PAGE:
By Maria Lubanovic, Copy Editor
Green Book follows Italian-American bouncer Tony Lip, or Vallelonga, as he insists in the film (Viggo Mortensen) as he drives genius piano player Dr. Don Shirley (Mahershala Ali) on a tour through the deep south in the 1960s. Lip has to face his prejudices about working for a black man while protecting him from dangerous situations, using the green book, a guide for places for black people to stay during that time, to resolve some of the racist hotel, restaurant and bar owners.
Read more: Movie Review: If Beale Street Could Talk
Tony opens the movie as a tough guy with a racism problem, and he has to find ways to make ends meet after losing his job. When he gets a call from a friend trying to help him out, he begrudgingly takes a job with Dr. Don Shirley. He initially struggles to respect and understand Shirley’s perspective, which leads to many roadblocks between the two.
Don Shirley is more than just a brilliant piano player. He helps Tony write beautiful letters to his wife, constantly fights racism at every turn and keeps Tony from taking violent action when he is mistreated. He has his triumphant moments where he toys with what it means to play music for himself and others as a black person, trying to distance himself from the stereotypes so forcefully thrust on him.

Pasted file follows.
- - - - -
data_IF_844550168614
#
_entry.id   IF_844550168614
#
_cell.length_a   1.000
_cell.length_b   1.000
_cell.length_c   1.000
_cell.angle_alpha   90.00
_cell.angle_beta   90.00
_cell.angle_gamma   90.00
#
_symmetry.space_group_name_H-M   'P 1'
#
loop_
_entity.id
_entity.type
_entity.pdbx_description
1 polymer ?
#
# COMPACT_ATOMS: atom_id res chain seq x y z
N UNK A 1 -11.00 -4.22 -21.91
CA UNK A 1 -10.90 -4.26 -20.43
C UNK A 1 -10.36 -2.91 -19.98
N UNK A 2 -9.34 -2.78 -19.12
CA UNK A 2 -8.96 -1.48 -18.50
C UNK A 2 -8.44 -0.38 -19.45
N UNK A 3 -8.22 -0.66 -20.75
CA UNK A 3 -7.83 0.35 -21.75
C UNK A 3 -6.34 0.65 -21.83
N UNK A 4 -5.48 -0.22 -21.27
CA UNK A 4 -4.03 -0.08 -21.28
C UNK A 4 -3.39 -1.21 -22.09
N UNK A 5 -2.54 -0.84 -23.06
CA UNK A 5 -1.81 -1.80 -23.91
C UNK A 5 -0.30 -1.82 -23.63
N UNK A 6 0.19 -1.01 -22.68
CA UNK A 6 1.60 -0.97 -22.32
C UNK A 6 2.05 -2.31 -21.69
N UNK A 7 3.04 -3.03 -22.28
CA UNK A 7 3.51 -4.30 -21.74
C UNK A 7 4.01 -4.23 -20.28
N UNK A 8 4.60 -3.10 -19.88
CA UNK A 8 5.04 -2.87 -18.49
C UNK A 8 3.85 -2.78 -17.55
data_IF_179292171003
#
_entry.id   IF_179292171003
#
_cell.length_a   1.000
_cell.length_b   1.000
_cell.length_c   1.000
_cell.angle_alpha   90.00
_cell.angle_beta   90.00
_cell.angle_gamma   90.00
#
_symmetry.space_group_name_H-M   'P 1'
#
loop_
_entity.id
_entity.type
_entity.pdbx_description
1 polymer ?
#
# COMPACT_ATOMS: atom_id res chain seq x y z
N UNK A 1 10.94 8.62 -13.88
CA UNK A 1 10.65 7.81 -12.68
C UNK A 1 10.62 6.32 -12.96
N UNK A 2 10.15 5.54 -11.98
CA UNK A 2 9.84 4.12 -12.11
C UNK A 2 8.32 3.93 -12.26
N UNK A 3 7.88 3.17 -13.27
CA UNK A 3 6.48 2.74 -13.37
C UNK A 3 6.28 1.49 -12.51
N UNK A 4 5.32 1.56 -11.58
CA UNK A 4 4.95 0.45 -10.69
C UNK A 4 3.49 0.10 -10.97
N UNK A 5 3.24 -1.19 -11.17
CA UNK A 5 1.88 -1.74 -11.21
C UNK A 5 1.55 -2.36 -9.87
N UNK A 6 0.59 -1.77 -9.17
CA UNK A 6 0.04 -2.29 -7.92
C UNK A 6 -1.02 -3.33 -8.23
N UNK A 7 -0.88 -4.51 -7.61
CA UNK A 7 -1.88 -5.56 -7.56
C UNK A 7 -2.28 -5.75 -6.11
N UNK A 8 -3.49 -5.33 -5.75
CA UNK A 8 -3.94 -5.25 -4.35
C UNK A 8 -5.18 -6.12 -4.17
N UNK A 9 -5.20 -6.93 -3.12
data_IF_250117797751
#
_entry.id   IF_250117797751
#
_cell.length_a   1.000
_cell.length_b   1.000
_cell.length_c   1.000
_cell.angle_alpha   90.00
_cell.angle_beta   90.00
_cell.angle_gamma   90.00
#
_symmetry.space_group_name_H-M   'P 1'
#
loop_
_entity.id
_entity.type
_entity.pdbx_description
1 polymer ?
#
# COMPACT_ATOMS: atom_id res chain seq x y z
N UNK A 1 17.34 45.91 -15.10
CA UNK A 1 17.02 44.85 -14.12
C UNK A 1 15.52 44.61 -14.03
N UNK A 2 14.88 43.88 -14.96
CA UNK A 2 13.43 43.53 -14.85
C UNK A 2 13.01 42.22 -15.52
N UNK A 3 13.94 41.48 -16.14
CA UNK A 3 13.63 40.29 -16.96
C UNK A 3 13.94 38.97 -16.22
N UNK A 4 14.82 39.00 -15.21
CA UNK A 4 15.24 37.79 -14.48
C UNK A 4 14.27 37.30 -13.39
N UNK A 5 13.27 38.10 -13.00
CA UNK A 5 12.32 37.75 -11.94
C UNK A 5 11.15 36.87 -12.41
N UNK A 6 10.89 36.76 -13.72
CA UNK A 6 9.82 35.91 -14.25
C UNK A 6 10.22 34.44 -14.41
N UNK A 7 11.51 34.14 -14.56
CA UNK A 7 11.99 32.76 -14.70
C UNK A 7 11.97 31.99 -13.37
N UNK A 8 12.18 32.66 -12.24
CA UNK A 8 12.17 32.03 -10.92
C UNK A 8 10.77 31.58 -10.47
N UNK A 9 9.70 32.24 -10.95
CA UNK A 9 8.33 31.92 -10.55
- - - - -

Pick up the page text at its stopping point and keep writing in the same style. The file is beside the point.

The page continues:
From a visual and sonic perspective, the film looks and sounds amazing. The color schemes of deep teals and blues in times of trouble juxtaposed with the warm red and yellow tones in happier scenes brings deeper meaning to surface level moments. The set design, especially in Shirley’s apartment, is immaculate and creates a new dimension of character for him. Ali’s piano playing looks amazingly realistic, and the soundtrack perfectly frames this moment in time; a moment that Shirley consistently goes against on both the piano and his life.
The film, billed as based on a true story, has been taken mostly from the perspective of Tony Vallelonga’s side, which is important because his son, Nick Vallelonga, wrote the script. However, some of the biggest flaws of the film are also because of this. Shirley feels less filled out as a character, with some critics saying that Shirley had a different take on the experiences than what was shown in the film. The portrayal lacks nuance where it should, and the overall story teeters on the edge of the white-savior narrative. This feels a little tone-deaf, as the beginning part of the movie showed Tony “introducing” Shirley to Little Richard and fried chicken.
That being said, what remains of the film, though beautiful, seems backward. If Don Shirley was truly the amazing piano player legend he was, why was the focus so clearly not on him? He doesn’t drive the narrative, and he isn’t in touch at all with his identity. In something that is truly so race-driven, it’s hard not to acknowledge these problems with the film.
Watch the trailer here: